"The Strange Case of Yektan Turkyilmaz: An International Incident": Update

The Strange Case of Yektan Turkyilmaz: An International Incident

Duke Magazine

In the summer of 2005, after wrapping up two months of archival research in Yerevan, Armenia, Yektan Turkyilmaz, a graduate student in cultural anthropology at Duke, prepared to head back to his home country of Turkey. But at the airport, he was arrested by officers of Armenia's National Security Service. He was accused of being a Turkish spy, and later charged with attempting to smuggle books out of the country, violating a law he says he did not know existed.

Turkyilmaz had fallen victim to a long-simmering international feud between the two countries. Armenians have sought to classify the killing and deportation of more than a million Armenians in the Ottoman Empire between 1915 and 1923 as genocide. Turkey claims that these were simply casualties of war. Turkyilmaz, the first Turkish national to be granted access to the Armenian archives, was keenly aware of this dispute. In fact, his dissertation is on that very period of history in Eastern Anatolia, the region where the alleged genocide was to have taken place. Eventually, he was given a suspended sentence and released.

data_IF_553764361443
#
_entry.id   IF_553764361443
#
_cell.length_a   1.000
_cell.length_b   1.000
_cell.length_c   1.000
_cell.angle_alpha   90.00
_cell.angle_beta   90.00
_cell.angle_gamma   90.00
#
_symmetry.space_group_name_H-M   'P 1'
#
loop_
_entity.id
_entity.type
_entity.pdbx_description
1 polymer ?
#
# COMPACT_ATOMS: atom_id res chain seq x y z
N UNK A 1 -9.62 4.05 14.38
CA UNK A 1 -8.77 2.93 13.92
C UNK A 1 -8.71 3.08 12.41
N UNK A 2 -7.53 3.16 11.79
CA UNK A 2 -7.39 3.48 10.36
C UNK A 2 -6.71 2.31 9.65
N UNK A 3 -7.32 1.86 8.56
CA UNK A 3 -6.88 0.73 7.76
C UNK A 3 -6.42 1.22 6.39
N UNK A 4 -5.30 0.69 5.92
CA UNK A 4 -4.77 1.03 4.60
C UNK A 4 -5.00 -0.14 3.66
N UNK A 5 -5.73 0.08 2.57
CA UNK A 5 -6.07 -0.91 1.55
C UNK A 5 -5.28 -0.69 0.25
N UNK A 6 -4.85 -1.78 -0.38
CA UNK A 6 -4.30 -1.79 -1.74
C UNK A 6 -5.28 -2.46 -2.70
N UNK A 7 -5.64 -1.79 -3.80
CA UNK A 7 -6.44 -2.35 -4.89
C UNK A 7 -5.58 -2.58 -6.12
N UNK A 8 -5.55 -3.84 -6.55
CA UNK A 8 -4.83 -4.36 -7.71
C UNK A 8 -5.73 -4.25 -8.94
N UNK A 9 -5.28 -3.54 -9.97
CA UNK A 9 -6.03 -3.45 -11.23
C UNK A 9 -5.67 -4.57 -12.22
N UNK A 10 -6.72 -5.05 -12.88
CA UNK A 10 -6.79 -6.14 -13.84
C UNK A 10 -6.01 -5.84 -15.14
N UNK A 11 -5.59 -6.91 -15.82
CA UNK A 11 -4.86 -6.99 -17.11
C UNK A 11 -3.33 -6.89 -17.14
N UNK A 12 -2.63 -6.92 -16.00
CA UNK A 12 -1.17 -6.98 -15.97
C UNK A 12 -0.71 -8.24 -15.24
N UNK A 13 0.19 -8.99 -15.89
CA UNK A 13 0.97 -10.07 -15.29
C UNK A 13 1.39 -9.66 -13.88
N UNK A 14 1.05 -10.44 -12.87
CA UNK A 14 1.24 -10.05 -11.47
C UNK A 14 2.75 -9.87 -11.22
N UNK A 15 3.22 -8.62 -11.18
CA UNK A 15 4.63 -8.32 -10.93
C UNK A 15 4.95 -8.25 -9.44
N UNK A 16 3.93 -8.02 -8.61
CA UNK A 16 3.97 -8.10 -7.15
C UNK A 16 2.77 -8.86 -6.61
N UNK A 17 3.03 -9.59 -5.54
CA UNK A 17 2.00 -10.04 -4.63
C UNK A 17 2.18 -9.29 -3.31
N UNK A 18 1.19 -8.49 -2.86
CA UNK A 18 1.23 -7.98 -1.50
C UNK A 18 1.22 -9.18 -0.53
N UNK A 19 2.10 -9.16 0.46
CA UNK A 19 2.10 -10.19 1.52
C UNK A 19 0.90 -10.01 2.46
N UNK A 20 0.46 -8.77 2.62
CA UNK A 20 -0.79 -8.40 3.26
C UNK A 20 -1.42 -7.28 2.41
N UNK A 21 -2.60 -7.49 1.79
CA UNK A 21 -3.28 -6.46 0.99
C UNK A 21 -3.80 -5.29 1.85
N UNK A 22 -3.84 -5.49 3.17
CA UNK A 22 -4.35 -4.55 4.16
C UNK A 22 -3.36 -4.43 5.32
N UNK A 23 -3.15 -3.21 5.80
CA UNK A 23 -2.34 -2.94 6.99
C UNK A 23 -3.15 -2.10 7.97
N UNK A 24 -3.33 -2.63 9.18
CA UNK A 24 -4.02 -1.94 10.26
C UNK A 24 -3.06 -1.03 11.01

This past October the U.S. House of Representatives took up a bill that would officially declare the killings in Eastern Anatolia an instance of genocide. President George W. Bush criticized the bill, saying that it would harm the United States' relationship with Turkey, a key ally in the global war on terror.

Turkyilmaz agrees. "While I believe it is historically credible to call the 1915 massacres a genocide, the current international political climate means this bill would do little to advance justice, prevent further genocide, or promote the stated American aim of supporting democracy in the Middle East," he says. The bill, he says, has only reinvigorated "ultra-nationalists in Turkey who see the bill as evidence of America and Armenia conspiring to paint Turks as victimizers."

Instead, he suggests, Congress should focus on another bill that would condemn the assassination of Turkish-Armenian journalist Hrant Dink and call for a continued investigation into his murder.

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